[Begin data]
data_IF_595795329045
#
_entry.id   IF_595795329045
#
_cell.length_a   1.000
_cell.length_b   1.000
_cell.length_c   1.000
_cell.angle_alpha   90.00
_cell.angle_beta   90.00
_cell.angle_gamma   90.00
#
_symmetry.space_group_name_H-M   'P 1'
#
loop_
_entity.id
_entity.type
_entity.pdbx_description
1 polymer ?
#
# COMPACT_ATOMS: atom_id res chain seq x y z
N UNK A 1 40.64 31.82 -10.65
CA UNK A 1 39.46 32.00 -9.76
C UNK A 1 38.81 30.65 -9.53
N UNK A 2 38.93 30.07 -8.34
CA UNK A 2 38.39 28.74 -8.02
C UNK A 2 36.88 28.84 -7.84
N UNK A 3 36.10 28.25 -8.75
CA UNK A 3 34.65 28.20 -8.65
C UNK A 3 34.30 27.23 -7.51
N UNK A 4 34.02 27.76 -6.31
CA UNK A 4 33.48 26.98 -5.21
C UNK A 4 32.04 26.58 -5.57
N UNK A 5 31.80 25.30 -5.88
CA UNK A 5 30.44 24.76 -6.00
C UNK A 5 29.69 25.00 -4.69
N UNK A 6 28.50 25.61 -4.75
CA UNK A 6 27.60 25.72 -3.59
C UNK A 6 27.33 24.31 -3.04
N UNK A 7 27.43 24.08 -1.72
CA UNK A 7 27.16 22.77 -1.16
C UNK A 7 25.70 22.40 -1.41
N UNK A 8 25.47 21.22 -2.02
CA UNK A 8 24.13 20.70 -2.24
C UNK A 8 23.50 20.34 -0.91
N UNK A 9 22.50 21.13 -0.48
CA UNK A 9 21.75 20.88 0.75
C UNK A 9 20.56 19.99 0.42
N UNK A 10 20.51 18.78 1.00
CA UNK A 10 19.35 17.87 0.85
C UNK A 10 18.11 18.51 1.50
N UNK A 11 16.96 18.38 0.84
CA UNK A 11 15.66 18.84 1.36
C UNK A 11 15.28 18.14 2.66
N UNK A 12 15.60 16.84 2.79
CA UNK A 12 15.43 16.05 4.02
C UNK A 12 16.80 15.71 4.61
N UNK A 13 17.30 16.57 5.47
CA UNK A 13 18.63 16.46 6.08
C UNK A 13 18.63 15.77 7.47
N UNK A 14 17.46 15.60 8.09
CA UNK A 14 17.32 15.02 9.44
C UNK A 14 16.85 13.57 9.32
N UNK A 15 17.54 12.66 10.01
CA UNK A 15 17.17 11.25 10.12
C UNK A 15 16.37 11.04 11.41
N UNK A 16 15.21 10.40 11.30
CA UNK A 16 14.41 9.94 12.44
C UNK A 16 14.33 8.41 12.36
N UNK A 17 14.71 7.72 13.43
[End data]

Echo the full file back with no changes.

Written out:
data_IF_595795329045
#
_entry.id   IF_595795329045
#
_cell.length_a   1.000
_cell.length_b   1.000
_cell.length_c   1.000
_cell.angle_alpha   90.00
_cell.angle_beta   90.00
_cell.angle_gamma   90.00
#
_symmetry.space_group_name_H-M   'P 1'
#
loop_
_entity.id
_entity.type
_entity.pdbx_description
1 polymer ?
#
# COMPACT_ATOMS: atom_id res chain seq x y z
N UNK A 1 40.64 31.82 -10.65
CA UNK A 1 39.46 32.00 -9.76
C UNK A 1 38.81 30.65 -9.53
N UNK A 2 38.93 30.07 -8.34
CA UNK A 2 38.39 28.74 -8.02
C UNK A 2 36.88 28.84 -7.84
N UNK A 3 36.10 28.25 -8.75
CA UNK A 3 34.65 28.20 -8.65
C UNK A 3 34.30 27.23 -7.51
N UNK A 4 34.02 27.76 -6.31
CA UNK A 4 33.48 26.98 -5.21
C UNK A 4 32.04 26.58 -5.57
N UNK A 5 31.80 25.30 -5.88
CA UNK A 5 30.44 24.76 -6.00
C UNK A 5 29.69 25.00 -4.69
N UNK A 6 28.50 25.61 -4.75
CA UNK A 6 27.60 25.72 -3.59
C UNK A 6 27.33 24.31 -3.04
N UNK A 7 27.43 24.08 -1.72
CA UNK A 7 27.16 22.77 -1.16
C UNK A 7 25.70 22.40 -1.41
N UNK A 8 25.47 21.22 -2.02
CA UNK A 8 24.13 20.70 -2.24
C UNK A 8 23.50 20.34 -0.91
N UNK A 9 22.50 21.13 -0.48
CA UNK A 9 21.75 20.88 0.75
C UNK A 9 20.56 19.99 0.42
N UNK A 10 20.51 18.78 1.00
CA UNK A 10 19.35 17.87 0.85
C UNK A 10 18.11 18.51 1.50
N UNK A 11 16.96 18.38 0.84
CA UNK A 11 15.66 18.84 1.36
C UNK A 11 15.28 18.14 2.66
N UNK A 12 15.60 16.84 2.79
CA UNK A 12 15.43 16.05 4.02
C UNK A 12 16.80 15.71 4.61
N UNK A 13 17.30 16.57 5.47
CA UNK A 13 18.63 16.46 6.08
C UNK A 13 18.63 15.77 7.47
N UNK A 14 17.46 15.60 8.09
CA UNK A 14 17.32 15.02 9.44
C UNK A 14 16.85 13.57 9.32
N UNK A 15 17.54 12.66 10.01
CA UNK A 15 17.17 11.25 10.12
C UNK A 15 16.37 11.04 11.41
N UNK A 16 15.21 10.40 11.30
CA UNK A 16 14.41 9.94 12.44
C UNK A 16 14.33 8.41 12.36
N UNK A 17 14.71 7.72 13.43